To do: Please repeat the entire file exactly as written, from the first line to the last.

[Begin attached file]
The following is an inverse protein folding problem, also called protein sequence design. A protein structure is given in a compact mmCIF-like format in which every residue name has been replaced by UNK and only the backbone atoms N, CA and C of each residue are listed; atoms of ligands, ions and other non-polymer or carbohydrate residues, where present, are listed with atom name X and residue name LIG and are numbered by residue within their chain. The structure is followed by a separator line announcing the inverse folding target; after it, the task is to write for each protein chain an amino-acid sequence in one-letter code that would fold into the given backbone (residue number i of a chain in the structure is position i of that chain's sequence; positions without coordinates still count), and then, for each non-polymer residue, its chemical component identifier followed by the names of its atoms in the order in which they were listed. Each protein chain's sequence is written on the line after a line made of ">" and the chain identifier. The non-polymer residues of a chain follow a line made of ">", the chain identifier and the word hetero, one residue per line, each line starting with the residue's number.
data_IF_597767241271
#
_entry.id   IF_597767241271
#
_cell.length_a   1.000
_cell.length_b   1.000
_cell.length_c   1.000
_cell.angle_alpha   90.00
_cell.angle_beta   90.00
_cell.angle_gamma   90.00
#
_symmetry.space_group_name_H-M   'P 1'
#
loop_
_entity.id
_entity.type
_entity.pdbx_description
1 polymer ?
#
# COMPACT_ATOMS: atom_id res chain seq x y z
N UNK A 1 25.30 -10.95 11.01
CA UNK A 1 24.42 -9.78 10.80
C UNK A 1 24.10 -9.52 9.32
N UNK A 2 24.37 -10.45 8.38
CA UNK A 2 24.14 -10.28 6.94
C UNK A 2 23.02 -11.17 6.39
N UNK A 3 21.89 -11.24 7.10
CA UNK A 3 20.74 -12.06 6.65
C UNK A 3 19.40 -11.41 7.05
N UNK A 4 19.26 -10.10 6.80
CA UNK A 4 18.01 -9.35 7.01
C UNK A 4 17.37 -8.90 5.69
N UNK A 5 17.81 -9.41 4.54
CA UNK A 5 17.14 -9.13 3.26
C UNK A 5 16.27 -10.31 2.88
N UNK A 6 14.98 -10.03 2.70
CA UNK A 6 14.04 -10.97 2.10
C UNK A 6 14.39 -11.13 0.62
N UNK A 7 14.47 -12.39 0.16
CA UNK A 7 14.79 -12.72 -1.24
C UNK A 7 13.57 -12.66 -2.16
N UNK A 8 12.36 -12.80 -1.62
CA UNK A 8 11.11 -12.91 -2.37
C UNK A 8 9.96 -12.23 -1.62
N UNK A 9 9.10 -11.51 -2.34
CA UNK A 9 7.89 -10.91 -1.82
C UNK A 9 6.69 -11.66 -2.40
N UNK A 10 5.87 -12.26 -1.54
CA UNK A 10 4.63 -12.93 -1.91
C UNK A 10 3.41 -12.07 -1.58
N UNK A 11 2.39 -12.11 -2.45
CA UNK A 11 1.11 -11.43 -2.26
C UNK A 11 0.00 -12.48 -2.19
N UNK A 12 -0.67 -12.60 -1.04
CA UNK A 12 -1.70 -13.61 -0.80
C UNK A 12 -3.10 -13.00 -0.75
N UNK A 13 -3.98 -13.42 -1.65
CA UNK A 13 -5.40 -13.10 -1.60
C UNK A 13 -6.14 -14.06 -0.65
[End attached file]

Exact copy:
The following is an inverse protein folding problem, also called protein sequence design. A protein structure is given in a compact mmCIF-like format in which every residue name has been replaced by UNK and only the backbone atoms N, CA and C of each residue are listed; atoms of ligands, ions and other non-polymer or carbohydrate residues, where present, are listed with atom name X and residue name LIG and are numbered by residue within their chain. The structure is followed by a separator line announcing the inverse folding target; after it, the task is to write for each protein chain an amino-acid sequence in one-letter code that would fold into the given backbone (residue number i of a chain in the structure is position i of that chain's sequence; positions without coordinates still count), and then, for each non-polymer residue, its chemical component identifier followed by the names of its atoms in the order in which they were listed. Each protein chain's sequence is written on the line after a line made of ">" and the chain identifier. The non-polymer residues of a chain follow a line made of ">", the chain identifier and the word hetero, one residue per line, each line starting with the residue's number.
data_IF_597767241271
#
_entry.id   IF_597767241271
#
_cell.length_a   1.000
_cell.length_b   1.000
_cell.length_c   1.000
_cell.angle_alpha   90.00
_cell.angle_beta   90.00
_cell.angle_gamma   90.00
#
_symmetry.space_group_name_H-M   'P 1'
#
loop_
_entity.id
_entity.type
_entity.pdbx_description
1 polymer ?
#
# COMPACT_ATOMS: atom_id res chain seq x y z
N UNK A 1 25.30 -10.95 11.01
CA UNK A 1 24.42 -9.78 10.80
C UNK A 1 24.10 -9.52 9.32
N UNK A 2 24.37 -10.45 8.38
CA UNK A 2 24.14 -10.28 6.94
C UNK A 2 23.02 -11.17 6.39
N UNK A 3 21.89 -11.24 7.10
CA UNK A 3 20.74 -12.06 6.65
C UNK A 3 19.40 -11.41 7.05
N UNK A 4 19.26 -10.10 6.80
CA UNK A 4 18.01 -9.35 7.01
C UNK A 4 17.37 -8.90 5.69
N UNK A 5 17.81 -9.41 4.54
CA UNK A 5 17.14 -9.13 3.26
C UNK A 5 16.27 -10.31 2.88
N UNK A 6 14.98 -10.03 2.70
CA UNK A 6 14.04 -10.97 2.10
C UNK A 6 14.39 -11.13 0.62
N UNK A 7 14.47 -12.39 0.16
CA UNK A 7 14.79 -12.72 -1.24
C UNK A 7 13.57 -12.66 -2.16
N UNK A 8 12.36 -12.80 -1.62
CA UNK A 8 11.11 -12.91 -2.37
C UNK A 8 9.96 -12.23 -1.62
N UNK A 9 9.10 -11.51 -2.34
CA UNK A 9 7.89 -10.91 -1.82
C UNK A 9 6.69 -11.66 -2.40
N UNK A 10 5.87 -12.26 -1.54
CA UNK A 10 4.63 -12.93 -1.91
C UNK A 10 3.41 -12.07 -1.58
N UNK A 11 2.39 -12.11 -2.45
CA UNK A 11 1.11 -11.43 -2.26
C UNK A 11 0.00 -12.48 -2.19
N UNK A 12 -0.67 -12.60 -1.04
CA UNK A 12 -1.70 -13.61 -0.80
C UNK A 12 -3.10 -13.00 -0.75
N UNK A 13 -3.98 -13.42 -1.65
CA UNK A 13 -5.40 -13.10 -1.60
C UNK A 13 -6.14 -14.06 -0.65